Tuesday, October 2, 2018
Alice's Wonderland: An Early Encounter Between Disney Animation and Its Child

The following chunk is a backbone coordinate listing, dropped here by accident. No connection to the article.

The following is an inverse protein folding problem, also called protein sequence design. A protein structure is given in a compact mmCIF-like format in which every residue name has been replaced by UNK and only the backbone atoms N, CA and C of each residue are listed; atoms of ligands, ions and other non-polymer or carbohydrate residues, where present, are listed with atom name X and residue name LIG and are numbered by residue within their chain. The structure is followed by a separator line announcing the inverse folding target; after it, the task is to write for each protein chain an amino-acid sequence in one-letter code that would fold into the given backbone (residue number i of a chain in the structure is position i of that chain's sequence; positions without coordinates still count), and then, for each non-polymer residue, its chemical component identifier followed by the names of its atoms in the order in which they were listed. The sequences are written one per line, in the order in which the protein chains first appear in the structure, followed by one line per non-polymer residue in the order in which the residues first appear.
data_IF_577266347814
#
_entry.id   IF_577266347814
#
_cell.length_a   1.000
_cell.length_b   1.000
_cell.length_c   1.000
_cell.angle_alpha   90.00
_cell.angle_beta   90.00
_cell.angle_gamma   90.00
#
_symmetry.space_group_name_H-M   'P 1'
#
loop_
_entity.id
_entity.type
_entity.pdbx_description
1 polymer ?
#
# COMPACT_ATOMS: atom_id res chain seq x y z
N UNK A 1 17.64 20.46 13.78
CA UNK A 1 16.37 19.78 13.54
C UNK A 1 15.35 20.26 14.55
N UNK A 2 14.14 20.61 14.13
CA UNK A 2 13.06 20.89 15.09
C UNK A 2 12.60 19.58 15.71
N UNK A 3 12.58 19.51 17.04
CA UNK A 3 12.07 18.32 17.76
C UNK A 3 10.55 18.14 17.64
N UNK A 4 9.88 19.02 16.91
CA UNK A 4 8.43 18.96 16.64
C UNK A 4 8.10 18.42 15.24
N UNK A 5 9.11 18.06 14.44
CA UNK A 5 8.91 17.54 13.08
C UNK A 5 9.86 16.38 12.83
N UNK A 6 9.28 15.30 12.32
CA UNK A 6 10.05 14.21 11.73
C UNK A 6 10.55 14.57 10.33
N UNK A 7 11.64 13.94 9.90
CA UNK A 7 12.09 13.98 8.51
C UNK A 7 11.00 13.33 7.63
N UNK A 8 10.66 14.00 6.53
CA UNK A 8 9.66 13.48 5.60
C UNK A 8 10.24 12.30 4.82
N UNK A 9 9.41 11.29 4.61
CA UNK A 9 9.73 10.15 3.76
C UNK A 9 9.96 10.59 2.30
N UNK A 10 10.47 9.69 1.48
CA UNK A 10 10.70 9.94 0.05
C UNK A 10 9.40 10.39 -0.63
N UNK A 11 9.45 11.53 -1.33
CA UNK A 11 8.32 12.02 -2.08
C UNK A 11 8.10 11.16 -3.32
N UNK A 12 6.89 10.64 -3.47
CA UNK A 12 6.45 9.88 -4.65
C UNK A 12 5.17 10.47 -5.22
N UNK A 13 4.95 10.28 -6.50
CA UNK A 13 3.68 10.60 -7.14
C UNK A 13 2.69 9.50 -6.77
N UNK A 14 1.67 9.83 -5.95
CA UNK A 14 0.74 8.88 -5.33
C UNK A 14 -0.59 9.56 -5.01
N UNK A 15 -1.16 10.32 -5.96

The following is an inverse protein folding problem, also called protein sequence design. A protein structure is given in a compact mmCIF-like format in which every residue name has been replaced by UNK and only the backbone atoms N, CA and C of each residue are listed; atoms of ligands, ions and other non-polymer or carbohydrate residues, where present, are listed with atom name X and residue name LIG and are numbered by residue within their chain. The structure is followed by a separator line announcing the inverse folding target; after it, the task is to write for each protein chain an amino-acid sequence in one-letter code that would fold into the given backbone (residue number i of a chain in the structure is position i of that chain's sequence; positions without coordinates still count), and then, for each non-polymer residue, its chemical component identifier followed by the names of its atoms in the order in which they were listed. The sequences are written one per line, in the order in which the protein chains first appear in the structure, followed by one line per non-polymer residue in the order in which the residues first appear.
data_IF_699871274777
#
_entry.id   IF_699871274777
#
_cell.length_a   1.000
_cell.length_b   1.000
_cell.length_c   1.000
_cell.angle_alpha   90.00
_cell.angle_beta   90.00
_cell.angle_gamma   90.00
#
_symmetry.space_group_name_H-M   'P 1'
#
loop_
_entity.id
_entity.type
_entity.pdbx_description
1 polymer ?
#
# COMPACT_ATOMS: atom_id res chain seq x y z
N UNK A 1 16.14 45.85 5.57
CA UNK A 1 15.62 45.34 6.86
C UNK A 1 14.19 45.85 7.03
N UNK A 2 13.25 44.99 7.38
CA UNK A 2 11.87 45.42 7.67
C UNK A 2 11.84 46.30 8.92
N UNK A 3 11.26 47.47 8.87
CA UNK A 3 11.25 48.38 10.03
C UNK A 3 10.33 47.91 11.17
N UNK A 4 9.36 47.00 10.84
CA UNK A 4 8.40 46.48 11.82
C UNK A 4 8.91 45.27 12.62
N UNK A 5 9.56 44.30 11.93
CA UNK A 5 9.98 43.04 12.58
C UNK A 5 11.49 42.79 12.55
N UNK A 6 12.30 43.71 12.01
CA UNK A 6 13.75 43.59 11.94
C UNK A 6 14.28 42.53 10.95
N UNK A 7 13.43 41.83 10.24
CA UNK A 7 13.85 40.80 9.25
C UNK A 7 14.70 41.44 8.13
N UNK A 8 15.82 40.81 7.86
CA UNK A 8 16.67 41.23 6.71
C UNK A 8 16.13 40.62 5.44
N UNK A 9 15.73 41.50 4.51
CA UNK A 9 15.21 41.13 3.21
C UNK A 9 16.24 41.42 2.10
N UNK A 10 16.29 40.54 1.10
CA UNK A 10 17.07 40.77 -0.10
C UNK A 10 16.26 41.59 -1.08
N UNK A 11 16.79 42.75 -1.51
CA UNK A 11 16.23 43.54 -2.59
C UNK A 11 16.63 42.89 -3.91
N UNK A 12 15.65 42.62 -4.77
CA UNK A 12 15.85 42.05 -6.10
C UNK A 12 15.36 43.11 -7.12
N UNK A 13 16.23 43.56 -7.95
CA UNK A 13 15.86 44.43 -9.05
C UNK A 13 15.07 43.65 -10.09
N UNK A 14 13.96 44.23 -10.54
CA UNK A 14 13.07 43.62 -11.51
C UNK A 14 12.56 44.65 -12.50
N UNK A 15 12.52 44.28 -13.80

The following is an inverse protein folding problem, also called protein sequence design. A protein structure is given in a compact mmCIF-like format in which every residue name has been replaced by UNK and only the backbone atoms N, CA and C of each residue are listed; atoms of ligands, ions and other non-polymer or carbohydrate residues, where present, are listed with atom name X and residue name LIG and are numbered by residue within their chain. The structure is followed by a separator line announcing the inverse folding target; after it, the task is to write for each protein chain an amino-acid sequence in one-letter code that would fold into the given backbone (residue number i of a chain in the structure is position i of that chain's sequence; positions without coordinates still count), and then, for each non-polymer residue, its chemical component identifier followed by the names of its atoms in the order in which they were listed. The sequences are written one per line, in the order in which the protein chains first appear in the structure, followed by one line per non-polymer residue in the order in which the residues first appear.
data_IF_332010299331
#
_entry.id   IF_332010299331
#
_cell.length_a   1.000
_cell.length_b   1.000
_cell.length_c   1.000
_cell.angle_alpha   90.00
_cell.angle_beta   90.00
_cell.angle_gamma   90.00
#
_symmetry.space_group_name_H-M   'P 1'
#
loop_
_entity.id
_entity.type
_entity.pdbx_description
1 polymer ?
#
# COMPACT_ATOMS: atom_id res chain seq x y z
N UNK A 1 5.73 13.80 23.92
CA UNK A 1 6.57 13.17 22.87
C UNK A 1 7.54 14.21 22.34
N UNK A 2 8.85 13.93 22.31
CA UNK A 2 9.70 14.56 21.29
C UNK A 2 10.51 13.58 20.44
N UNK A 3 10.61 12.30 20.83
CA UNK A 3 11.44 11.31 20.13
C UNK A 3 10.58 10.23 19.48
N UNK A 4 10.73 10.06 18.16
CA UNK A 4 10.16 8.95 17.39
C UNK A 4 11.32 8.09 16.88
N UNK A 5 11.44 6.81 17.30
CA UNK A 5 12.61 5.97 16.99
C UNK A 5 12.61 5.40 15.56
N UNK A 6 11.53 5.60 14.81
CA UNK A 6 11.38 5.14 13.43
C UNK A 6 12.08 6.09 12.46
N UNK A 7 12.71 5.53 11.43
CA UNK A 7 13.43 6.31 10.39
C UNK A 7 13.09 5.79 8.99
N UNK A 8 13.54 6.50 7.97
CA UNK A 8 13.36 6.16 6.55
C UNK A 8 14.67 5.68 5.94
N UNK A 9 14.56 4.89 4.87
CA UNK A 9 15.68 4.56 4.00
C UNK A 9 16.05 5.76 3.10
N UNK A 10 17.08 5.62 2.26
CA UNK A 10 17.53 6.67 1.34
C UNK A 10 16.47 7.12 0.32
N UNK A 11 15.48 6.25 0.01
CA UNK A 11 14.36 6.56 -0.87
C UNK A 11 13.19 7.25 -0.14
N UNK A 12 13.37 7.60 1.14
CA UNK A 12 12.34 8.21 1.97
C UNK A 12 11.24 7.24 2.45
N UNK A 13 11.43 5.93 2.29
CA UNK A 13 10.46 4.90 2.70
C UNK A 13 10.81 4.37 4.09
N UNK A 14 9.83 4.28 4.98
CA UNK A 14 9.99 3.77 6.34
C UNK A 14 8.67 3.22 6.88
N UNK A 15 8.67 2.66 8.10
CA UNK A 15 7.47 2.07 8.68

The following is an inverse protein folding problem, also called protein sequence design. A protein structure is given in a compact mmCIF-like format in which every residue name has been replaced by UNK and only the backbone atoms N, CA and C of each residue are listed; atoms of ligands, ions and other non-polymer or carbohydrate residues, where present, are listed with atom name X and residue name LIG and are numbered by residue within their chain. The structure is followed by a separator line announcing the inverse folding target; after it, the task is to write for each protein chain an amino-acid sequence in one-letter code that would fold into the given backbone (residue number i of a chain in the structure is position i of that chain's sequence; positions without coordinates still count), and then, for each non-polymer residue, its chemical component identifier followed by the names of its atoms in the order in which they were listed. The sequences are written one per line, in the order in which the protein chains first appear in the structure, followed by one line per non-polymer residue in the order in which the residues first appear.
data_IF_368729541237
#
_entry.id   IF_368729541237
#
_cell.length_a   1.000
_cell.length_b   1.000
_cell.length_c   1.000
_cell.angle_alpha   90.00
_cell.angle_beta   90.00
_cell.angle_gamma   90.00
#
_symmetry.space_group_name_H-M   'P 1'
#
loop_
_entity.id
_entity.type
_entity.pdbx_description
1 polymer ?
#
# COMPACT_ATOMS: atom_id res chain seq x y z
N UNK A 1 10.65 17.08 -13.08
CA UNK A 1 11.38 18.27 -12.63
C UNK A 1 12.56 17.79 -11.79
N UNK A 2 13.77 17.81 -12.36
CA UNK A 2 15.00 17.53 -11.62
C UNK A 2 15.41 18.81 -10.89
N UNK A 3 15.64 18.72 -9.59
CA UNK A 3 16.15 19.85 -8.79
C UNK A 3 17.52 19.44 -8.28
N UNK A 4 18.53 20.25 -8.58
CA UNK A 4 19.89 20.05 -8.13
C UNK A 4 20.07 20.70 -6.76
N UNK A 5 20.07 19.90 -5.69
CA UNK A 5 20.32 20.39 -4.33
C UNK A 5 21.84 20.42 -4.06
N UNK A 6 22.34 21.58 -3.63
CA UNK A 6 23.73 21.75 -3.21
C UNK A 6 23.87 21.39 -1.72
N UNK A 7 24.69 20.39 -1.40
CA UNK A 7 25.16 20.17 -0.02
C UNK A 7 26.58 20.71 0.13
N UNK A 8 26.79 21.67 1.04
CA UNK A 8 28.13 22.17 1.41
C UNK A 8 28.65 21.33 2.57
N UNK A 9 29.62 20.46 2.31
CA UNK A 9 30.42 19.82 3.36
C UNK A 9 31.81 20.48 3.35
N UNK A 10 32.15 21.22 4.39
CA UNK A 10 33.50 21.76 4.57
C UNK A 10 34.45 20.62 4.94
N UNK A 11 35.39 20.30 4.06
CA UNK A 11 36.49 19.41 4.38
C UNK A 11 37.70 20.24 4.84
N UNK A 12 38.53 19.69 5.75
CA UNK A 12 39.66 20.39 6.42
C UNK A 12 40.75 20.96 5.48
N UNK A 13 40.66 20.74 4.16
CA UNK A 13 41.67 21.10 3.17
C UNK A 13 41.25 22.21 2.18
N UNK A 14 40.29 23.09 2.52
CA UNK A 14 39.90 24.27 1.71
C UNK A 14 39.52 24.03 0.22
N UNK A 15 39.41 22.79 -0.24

Alice's Wonderland (1923), although it had been produced under Laugh-O-Gram films, was the first film shown to distributors by Disney Brothers Cartoon Studio, which became the Walt Disney Company. In this short, a little girl named Alice pays her first visit to a cartoon studio. The representation of a child as both observer and participant in the making of a cartoon intended for her amusement sets the terms, from this seminal moment, of the cultural work of the Disney empire. Knocking insistently, she finally secures Walt's attention and declares, "I would like to watch you draw some funnies." This statement encapsulates the entire significance of the Disney company, which positioned itself in the marketplace as the safe studio for kids and families, using animation as the medium of choice for demonstrating its child-friendliness and the figure of Walt Disney himself as its imprimatur. Self-reference, to Disney the man, to the studio, and to the technical arts of animation, are on display here, as they often are in animated shorts showing the artist at work and interacting with his creations. This kind of self-reference runs through the Disney corpus, with each film recycling images, tropes, and even specific animated movement sequences from previous films. Walt already is the avuncular figure that he would become to American audiences. The white page on which Walt has been drawing becomes the movie screen as the pictures come to life. Cats play in a band, visually representing in this silent film the important role music would play in future Disney productions. Then, Alice goes home and dreams that she travels to Cartoonland by train, a magical place where a kids' dreams seem to come true and easily seen as an analog to Disneyland. Alice's appearance as a live actor in this cartoon world suggests the immersion of the "real" child in the world of Disney. The dream takes a mild turn for the worse when Alice is chased by lions before waking up (Sorry the very end is missing from this video!). The framing of the adventure as a dream and the name of the protagonist suggest Lewis Carroll's Alice's Adventures in Wonderland (1865), the kind of fantasy story that, along with fairy tales, would form the backbone of Disney's repertory of animated features starting with Snow White and the Seven Dwarfs (1937).